The world of Jurassic Park is a hit with kids - it's about dinosaurs, so it would be. The game has earned itself a 17+ rating on the Apple App Store and PEGI 12 rating on Google Play. The declared reasons for the rating are given as:

  • Unrestricted Web Access
  • Infrequent/Mild Cartoon or Fantasy Violence
  • Infrequent/Mild Realistic Violence

according to Apple's rating system. Google reiterates the "moderate violence" part. 

Walking and collecting the dinosaur DNA is actually pretty fun and suitable for children, although the dilemma between whether you're shooting with darts to collect DNA or just hunting dinosaurs remains apparent - the gameplay is lining up a target on the animal, so whichever way you describe the action, the mechanics remain the same. 

The moderate violence or fantasy violence appears to come in from the dinosaur battles. This is a fairly basic battling mechanic based around both players choosing their move and the dinosaurs fighting. We'd not say it was specifically graphic, but we still can't figure out why you're battling the dinosaurs you're saving - basically, you're building a clone army.

The payments and open-ended video advertising presents something of a greater dilemma - payments needs account permission, naturally (which can be protected) - but from what we've seen the video advertising could be something you don't want your child to see. 

Ultimately, Jurassic World Alive feels like it's been made to make money from the Jurassic World brand, rather than fuel youngsters' love of the JW world or interest in dinosaurs.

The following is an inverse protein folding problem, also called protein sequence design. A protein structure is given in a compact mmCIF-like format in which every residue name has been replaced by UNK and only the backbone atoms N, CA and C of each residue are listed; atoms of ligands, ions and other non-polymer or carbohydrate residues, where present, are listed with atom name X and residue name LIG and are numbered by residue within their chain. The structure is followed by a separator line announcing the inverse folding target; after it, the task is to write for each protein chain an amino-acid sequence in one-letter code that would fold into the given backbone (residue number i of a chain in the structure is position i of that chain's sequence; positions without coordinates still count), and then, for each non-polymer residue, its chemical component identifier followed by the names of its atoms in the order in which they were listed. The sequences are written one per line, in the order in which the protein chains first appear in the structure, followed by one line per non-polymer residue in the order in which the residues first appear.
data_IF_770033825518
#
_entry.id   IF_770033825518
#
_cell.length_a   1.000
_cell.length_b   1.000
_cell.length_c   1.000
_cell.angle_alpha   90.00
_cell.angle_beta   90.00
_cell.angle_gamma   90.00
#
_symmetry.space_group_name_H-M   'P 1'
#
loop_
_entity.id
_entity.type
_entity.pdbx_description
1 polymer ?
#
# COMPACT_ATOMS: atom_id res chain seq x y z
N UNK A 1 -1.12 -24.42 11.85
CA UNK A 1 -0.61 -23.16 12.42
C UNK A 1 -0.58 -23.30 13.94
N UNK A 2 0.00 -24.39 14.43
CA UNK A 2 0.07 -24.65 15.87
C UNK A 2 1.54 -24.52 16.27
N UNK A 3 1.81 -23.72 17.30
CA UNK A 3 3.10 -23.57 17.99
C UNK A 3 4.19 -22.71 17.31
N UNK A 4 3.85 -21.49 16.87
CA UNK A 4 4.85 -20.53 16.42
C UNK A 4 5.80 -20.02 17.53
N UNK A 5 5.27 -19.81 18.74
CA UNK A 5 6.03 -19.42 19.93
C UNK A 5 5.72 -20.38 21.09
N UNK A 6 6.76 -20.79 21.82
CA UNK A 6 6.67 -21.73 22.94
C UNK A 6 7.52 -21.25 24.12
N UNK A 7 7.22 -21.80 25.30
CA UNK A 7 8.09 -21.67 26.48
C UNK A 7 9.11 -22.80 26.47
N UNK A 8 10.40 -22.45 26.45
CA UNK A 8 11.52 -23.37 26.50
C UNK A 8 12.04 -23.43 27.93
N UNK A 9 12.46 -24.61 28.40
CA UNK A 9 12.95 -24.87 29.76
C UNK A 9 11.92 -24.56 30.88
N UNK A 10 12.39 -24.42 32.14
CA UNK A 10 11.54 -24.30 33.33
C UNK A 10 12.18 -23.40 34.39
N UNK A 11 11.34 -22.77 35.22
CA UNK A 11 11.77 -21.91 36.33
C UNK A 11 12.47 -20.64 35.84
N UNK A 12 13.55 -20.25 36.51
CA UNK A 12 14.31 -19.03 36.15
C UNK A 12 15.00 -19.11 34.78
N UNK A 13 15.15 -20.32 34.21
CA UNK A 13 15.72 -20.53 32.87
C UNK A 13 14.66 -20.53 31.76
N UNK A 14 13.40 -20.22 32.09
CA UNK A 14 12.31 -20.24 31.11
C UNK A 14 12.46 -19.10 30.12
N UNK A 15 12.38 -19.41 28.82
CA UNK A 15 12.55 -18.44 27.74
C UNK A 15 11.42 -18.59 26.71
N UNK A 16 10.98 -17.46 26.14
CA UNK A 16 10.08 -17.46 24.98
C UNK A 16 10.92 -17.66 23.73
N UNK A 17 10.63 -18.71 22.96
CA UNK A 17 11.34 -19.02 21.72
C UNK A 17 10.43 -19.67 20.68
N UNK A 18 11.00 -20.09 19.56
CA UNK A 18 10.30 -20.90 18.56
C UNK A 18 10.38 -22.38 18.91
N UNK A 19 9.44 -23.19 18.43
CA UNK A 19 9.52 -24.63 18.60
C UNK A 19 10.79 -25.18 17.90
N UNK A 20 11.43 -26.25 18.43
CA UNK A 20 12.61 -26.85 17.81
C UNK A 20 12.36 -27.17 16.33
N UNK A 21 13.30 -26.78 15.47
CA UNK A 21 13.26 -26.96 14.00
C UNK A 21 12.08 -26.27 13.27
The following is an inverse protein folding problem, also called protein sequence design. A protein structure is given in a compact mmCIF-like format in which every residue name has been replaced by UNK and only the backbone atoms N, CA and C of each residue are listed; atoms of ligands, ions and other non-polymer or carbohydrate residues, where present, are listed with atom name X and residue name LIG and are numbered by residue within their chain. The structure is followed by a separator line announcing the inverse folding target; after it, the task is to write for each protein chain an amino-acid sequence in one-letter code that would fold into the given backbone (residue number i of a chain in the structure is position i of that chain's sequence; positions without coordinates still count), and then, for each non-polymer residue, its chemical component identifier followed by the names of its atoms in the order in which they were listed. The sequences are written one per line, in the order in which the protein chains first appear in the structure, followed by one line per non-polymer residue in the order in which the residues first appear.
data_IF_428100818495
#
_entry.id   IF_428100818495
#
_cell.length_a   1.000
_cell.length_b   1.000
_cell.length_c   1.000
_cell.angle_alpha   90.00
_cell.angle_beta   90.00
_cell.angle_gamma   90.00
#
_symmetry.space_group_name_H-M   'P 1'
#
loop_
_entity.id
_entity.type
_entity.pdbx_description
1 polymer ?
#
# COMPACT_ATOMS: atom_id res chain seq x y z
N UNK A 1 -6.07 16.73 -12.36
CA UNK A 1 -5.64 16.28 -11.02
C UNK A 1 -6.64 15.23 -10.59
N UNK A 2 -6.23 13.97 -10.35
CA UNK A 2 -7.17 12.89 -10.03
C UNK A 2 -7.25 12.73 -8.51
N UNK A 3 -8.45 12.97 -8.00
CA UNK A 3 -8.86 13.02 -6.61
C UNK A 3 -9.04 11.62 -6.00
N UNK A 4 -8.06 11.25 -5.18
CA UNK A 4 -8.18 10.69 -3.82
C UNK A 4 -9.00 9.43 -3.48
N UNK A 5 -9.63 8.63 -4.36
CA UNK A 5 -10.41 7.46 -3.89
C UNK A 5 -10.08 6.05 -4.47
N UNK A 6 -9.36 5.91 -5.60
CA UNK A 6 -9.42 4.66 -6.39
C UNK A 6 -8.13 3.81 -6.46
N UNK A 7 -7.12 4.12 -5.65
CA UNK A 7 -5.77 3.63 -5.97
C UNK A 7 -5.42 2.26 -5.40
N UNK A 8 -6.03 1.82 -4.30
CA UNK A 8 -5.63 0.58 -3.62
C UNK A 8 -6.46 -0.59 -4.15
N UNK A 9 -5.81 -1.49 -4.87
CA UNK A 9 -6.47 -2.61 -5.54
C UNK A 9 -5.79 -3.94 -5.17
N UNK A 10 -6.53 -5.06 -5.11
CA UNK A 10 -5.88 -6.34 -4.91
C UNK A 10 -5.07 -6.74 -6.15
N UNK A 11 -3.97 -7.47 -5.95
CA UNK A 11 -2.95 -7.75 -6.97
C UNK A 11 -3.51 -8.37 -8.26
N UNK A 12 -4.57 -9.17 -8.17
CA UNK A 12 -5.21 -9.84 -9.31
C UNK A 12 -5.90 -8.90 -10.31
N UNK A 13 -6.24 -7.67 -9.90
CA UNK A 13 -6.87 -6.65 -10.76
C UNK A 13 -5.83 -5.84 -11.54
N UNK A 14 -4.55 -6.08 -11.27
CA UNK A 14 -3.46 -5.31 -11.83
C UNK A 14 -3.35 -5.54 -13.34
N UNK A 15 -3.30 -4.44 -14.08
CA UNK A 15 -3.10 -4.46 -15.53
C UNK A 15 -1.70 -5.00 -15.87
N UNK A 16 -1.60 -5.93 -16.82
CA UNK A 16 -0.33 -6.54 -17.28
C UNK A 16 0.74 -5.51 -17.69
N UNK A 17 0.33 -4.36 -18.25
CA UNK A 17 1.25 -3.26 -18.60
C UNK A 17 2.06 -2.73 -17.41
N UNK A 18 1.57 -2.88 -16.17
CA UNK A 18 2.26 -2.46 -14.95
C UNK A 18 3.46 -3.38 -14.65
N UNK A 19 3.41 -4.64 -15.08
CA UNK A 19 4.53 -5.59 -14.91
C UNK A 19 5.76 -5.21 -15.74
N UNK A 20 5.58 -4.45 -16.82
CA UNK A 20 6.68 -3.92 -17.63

There are several places where Jurassic World Alive moves from being a static game into something more involving. Having to locate and find those dinosaurs on the map is a mechanic used with huge success in Pokemon Go. JW Alive isn't as subtle - you can see things further away, but generally getting out and walking opens up capture opportunities, blending the real world with the game world.

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Once you have a dinosaur in your collection you can view that dinosaur in augmented reality, by hitting the button and having it appear in the room with you - using the rear camera. On Android this needs ARCore to run, but then neatly places the dinosaur on surfaces. It looks great, perhaps the most accomplished element of the game, but it appears to only be for novelty, rather than having any in-game significance.

Ultimately, Jurassic World Alive borrows heavily from the AR premise of Pokemon Go, but where Pokemon Go is more subtle, Jurassic World Alive isn't. As far as gameplay goes it's fun - collecting the DNA to build a collection of dinosaurs remains engaging and although the rating for the game suggests it's not suitable for children, it's this element that's probably the most appealing to children. 

The battling mechanic is rather basic in a turn-by-turn structure. We can't profess to having mastered it, but graphically the animation of the dinosaurs looks great, even if the moves seem slightly random. What Jurassic World lacks is the charm of Pokemon Go and ultimtately, we can't help feeling that there isn't really enough here that's unique to make it engaging for longer periods of gaming. 

The whole thing does feel spoilt by the heaving in-game purchases and monetisation. It's not content with educating or entertaining, or even just pushing the next Jurassic World movie, it seems to want to advertise and get the cash out of your pocket too.